I think the design is cute and different from a regular jacket or coat. It almost has the look of a cape and I think it would be cute in a heavy knit with an added hood.
I want to make the other version of this pattern maybe in a nice twill, something that I wouldn't have to line.
I love the Built by Wendy asthetic - sort of casual refined with modern cuts that are youthful and easy to make your own. Maybe I will shell out the $30 for that other BbW coat pattern? I suddenly feel the need to complete my pattern collection!
Have you ever sewn a coat or jacket? What is your favorite coat pattern? I'm looking to make a few different designs for this season.
October 22, 2011
Have you ever had a sewing project where you were way in over your head? I'm in the middle of that right now.
To backtrack - I decided to make this year a Handmade Christmas where I make all my presents (or most of them...).
That began with this quilt. A monster quilt - in that it features 9 fuzzy monsters and that it is taking up a ridiculous amount of my time. I've got to cut out dozens of tiny teeth, eyes, pupils, scales and spots and fuse them to my fleece monster bodies; stuff the monsters' arms, legs, horns and tails; hand stitch their mouths then attach all the monsters to their coresponding squares on the quilt top.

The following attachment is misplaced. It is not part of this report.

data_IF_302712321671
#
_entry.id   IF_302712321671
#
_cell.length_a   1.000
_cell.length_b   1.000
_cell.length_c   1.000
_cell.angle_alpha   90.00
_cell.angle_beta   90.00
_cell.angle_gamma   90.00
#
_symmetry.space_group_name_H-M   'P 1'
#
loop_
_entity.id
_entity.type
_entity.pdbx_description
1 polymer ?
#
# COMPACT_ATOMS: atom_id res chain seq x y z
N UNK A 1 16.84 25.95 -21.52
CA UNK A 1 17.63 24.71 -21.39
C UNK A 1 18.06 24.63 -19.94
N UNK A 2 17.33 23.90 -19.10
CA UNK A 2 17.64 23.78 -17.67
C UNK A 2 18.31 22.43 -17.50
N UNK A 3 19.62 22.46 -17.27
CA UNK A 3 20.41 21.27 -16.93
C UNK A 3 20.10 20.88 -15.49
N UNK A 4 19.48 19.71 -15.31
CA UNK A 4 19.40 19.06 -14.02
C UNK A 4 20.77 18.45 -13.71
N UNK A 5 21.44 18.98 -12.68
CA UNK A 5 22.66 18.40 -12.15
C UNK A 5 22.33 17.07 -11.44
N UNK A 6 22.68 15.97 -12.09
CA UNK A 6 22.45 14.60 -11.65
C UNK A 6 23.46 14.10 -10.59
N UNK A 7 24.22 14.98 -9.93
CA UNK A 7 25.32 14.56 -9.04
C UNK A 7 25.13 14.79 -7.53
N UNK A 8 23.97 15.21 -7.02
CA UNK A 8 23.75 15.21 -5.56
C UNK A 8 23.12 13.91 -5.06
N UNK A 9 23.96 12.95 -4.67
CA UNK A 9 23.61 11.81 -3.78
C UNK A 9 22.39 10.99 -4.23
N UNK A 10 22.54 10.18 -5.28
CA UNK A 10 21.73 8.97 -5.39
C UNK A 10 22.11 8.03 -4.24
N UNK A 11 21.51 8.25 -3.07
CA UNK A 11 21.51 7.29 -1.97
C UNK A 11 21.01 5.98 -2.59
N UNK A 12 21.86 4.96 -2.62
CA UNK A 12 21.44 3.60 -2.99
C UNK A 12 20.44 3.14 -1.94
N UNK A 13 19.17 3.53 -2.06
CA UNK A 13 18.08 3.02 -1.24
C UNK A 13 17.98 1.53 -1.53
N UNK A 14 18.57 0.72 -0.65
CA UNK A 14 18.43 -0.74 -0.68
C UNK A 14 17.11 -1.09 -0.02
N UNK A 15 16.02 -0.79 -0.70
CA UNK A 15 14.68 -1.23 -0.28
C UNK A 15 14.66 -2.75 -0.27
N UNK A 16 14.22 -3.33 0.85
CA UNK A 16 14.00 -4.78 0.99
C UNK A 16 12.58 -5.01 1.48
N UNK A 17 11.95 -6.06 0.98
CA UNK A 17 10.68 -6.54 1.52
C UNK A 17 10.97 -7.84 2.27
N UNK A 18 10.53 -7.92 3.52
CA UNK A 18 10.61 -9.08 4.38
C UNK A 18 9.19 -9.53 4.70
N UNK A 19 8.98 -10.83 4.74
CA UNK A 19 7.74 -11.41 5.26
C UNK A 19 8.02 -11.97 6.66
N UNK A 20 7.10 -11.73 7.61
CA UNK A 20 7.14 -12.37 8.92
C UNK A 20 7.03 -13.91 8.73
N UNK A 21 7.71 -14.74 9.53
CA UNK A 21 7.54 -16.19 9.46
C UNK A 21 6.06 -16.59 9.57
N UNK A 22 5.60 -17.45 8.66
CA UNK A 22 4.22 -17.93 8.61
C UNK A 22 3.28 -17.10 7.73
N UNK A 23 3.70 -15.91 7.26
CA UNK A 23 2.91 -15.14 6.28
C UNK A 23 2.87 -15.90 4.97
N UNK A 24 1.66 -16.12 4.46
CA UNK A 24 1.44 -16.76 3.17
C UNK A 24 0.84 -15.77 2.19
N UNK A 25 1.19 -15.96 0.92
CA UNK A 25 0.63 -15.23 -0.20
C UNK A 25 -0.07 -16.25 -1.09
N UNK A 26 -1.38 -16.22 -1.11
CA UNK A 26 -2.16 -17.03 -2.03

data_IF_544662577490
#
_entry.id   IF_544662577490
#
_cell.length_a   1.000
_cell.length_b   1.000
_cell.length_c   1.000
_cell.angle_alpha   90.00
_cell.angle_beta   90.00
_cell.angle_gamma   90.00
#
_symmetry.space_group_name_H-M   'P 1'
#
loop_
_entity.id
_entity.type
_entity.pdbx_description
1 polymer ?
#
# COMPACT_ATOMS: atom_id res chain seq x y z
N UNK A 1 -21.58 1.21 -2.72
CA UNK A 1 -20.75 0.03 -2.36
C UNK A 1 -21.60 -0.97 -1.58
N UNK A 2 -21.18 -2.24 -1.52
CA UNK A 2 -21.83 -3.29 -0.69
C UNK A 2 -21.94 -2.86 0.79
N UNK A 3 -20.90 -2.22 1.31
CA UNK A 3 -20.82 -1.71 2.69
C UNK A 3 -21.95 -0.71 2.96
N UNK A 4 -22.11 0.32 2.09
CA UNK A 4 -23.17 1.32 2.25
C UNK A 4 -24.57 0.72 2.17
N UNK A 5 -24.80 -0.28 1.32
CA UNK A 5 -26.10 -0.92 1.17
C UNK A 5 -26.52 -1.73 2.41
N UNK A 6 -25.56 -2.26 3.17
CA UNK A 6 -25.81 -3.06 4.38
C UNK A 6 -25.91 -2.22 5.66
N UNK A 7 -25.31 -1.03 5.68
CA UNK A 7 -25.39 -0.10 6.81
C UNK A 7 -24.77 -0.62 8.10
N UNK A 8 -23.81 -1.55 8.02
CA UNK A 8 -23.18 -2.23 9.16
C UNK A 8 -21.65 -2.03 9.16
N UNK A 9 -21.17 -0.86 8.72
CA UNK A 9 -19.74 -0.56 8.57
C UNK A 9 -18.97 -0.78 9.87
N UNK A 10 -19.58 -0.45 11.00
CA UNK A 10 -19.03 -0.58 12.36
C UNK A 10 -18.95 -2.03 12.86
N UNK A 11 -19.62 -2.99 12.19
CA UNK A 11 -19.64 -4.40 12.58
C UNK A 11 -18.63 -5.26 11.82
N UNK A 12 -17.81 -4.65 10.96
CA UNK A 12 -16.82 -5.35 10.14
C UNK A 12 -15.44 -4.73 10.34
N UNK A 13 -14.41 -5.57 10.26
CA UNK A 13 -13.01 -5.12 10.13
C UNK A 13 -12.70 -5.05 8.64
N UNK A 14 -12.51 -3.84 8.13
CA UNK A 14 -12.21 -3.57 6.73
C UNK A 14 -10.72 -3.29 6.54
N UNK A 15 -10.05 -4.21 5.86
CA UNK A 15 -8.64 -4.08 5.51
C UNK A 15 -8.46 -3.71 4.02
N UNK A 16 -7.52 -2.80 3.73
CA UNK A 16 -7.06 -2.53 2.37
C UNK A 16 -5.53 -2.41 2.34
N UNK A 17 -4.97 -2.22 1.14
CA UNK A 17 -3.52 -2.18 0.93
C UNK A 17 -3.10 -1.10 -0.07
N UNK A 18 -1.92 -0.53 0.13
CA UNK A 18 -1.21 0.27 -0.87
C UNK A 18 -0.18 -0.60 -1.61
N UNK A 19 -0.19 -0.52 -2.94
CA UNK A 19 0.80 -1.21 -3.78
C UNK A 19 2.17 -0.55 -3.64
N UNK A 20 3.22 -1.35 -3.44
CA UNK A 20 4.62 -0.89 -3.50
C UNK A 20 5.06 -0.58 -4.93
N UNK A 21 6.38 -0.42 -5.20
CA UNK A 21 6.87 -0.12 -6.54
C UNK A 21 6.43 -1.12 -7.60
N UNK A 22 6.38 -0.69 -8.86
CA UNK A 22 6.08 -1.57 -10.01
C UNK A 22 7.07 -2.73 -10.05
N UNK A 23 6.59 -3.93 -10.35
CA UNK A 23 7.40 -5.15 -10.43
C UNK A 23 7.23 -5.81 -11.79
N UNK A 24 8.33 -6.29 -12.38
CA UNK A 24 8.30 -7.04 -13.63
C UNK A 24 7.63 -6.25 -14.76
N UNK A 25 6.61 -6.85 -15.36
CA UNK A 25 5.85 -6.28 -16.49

A partially finished monster, and I'm not talking about the cat
I have been plagued with problems. I can't find my fiber fill stuffing for the feet. I lost my felt (and then found it again), ran out of embroidery thread and I can't for the life of me get the paper backing off the double sided fusible webbing. UGH!
I know that when it is all said and done it will be an adorable quilt which I will be very proud of, but right now I can't see the light at the end of the tunnel.
So many tiny monster eyeball and teeth pieces!
Have you ever been engulfed by a project so large and tedious? Did you give up or plow right through to the end? Do you find yourself often getting into projects like this? Do you ever underestimate the amount of work involved (which seems to be my problem)?
Well, I'll be back tomorrow with a finished project of a different sort - as for tonight I'll be stitching monster mouths until my thumbs fall off.
Love, dixie @ 9:28 PM
October 18, 2011